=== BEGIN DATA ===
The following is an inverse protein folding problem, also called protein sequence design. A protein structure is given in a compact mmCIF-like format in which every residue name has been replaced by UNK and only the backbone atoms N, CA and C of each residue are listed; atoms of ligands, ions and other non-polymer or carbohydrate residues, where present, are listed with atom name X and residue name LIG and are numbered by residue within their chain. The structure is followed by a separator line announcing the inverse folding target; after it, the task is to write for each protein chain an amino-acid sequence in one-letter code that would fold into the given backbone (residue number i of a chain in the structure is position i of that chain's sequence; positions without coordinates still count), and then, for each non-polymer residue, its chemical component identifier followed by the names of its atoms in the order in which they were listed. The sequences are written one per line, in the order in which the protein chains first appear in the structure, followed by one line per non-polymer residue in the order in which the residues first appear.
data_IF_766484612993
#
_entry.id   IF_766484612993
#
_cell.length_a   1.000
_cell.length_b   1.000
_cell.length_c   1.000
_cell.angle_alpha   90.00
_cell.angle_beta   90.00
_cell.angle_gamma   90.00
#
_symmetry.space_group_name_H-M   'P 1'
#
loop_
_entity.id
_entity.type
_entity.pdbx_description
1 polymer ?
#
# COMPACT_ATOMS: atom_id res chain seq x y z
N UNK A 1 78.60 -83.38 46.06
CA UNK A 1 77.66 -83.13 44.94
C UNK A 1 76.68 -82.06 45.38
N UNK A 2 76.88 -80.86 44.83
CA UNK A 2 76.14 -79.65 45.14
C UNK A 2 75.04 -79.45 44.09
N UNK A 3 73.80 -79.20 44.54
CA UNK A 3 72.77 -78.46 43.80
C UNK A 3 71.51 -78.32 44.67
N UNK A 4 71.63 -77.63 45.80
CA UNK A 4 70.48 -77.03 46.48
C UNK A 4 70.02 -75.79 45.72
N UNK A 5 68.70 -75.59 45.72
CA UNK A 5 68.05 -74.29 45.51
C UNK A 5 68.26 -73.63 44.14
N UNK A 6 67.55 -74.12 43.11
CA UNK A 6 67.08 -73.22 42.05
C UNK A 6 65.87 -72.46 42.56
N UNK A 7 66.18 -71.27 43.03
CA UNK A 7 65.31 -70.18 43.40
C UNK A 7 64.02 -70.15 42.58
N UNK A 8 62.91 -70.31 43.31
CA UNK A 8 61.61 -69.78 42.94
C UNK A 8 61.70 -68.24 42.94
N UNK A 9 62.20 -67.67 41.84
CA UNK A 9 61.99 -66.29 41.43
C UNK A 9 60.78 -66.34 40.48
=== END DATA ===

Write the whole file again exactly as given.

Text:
The following is an inverse protein folding problem, also called protein sequence design. A protein structure is given in a compact mmCIF-like format in which every residue name has been replaced by UNK and only the backbone atoms N, CA and C of each residue are listed; atoms of ligands, ions and other non-polymer or carbohydrate residues, where present, are listed with atom name X and residue name LIG and are numbered by residue within their chain. The structure is followed by a separator line announcing the inverse folding target; after it, the task is to write for each protein chain an amino-acid sequence in one-letter code that would fold into the given backbone (residue number i of a chain in the structure is position i of that chain's sequence; positions without coordinates still count), and then, for each non-polymer residue, its chemical component identifier followed by the names of its atoms in the order in which they were listed. The sequences are written one per line, in the order in which the protein chains first appear in the structure, followed by one line per non-polymer residue in the order in which the residues first appear.
data_IF_766484612993
#
_entry.id   IF_766484612993
#
_cell.length_a   1.000
_cell.length_b   1.000
_cell.length_c   1.000
_cell.angle_alpha   90.00
_cell.angle_beta   90.00
_cell.angle_gamma   90.00
#
_symmetry.space_group_name_H-M   'P 1'
#
loop_
_entity.id
_entity.type
_entity.pdbx_description
1 polymer ?
#
# COMPACT_ATOMS: atom_id res chain seq x y z
N UNK A 1 78.60 -83.38 46.06
CA UNK A 1 77.66 -83.13 44.94
C UNK A 1 76.68 -82.06 45.38
N UNK A 2 76.88 -80.86 44.83
CA UNK A 2 76.14 -79.65 45.14
C UNK A 2 75.04 -79.45 44.09
N UNK A 3 73.80 -79.20 44.54
CA UNK A 3 72.77 -78.46 43.80
C UNK A 3 71.51 -78.32 44.67
N UNK A 4 71.63 -77.63 45.80
CA UNK A 4 70.48 -77.03 46.48
C UNK A 4 70.02 -75.79 45.72
N UNK A 5 68.70 -75.59 45.72
CA UNK A 5 68.05 -74.29 45.51
C UNK A 5 68.26 -73.63 44.14
N UNK A 6 67.55 -74.12 43.11
CA UNK A 6 67.08 -73.22 42.05
C UNK A 6 65.87 -72.46 42.56
N UNK A 7 66.18 -71.27 43.03
CA UNK A 7 65.31 -70.18 43.40
C UNK A 7 64.02 -70.15 42.58
N UNK A 8 62.91 -70.31 43.31
CA UNK A 8 61.61 -69.78 42.94
C UNK A 8 61.70 -68.24 42.94
N UNK A 9 62.20 -67.67 41.84
CA UNK A 9 61.99 -66.29 41.43
C UNK A 9 60.78 -66.34 40.48